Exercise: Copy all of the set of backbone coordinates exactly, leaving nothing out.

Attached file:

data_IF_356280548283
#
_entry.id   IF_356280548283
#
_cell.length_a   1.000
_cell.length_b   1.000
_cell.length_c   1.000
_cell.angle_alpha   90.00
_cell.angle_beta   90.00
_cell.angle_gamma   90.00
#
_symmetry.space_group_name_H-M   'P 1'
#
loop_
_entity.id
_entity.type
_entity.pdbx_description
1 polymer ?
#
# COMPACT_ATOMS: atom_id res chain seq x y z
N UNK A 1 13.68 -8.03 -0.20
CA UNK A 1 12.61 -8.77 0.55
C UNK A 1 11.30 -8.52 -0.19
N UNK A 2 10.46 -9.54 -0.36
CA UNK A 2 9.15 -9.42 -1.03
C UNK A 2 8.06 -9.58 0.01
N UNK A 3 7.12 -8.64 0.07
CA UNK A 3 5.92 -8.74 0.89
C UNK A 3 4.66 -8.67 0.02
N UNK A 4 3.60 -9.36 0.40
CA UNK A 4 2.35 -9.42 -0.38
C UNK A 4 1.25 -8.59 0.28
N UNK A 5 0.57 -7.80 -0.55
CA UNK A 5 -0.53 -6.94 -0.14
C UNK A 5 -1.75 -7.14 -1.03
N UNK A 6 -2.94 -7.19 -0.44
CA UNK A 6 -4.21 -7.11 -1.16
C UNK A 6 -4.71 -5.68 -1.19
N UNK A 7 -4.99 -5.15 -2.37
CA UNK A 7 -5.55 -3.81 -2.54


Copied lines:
data_IF_356280548283
#
_entry.id   IF_356280548283
#
_cell.length_a   1.000
_cell.length_b   1.000
_cell.length_c   1.000
_cell.angle_alpha   90.00
_cell.angle_beta   90.00
_cell.angle_gamma   90.00
#
_symmetry.space_group_name_H-M   'P 1'
#
loop_
_entity.id
_entity.type
_entity.pdbx_description
1 polymer ?
#
# COMPACT_ATOMS: atom_id res chain seq x y z
N UNK A 1 13.68 -8.03 -0.20
CA UNK A 1 12.61 -8.77 0.55
C UNK A 1 11.30 -8.52 -0.19
N UNK A 2 10.46 -9.54 -0.36
CA UNK A 2 9.15 -9.42 -1.03
C UNK A 2 8.06 -9.58 0.01
N UNK A 3 7.12 -8.64 0.07
CA UNK A 3 5.92 -8.74 0.89
C UNK A 3 4.66 -8.67 0.02
N UNK A 4 3.60 -9.36 0.40
CA UNK A 4 2.35 -9.42 -0.38
C UNK A 4 1.25 -8.59 0.28
N UNK A 5 0.57 -7.80 -0.55
CA UNK A 5 -0.53 -6.94 -0.14
C UNK A 5 -1.75 -7.14 -1.03
N UNK A 6 -2.94 -7.19 -0.44
CA UNK A 6 -4.21 -7.11 -1.16
C UNK A 6 -4.71 -5.68 -1.19
N UNK A 7 -4.99 -5.15 -2.37
CA UNK A 7 -5.55 -3.81 -2.54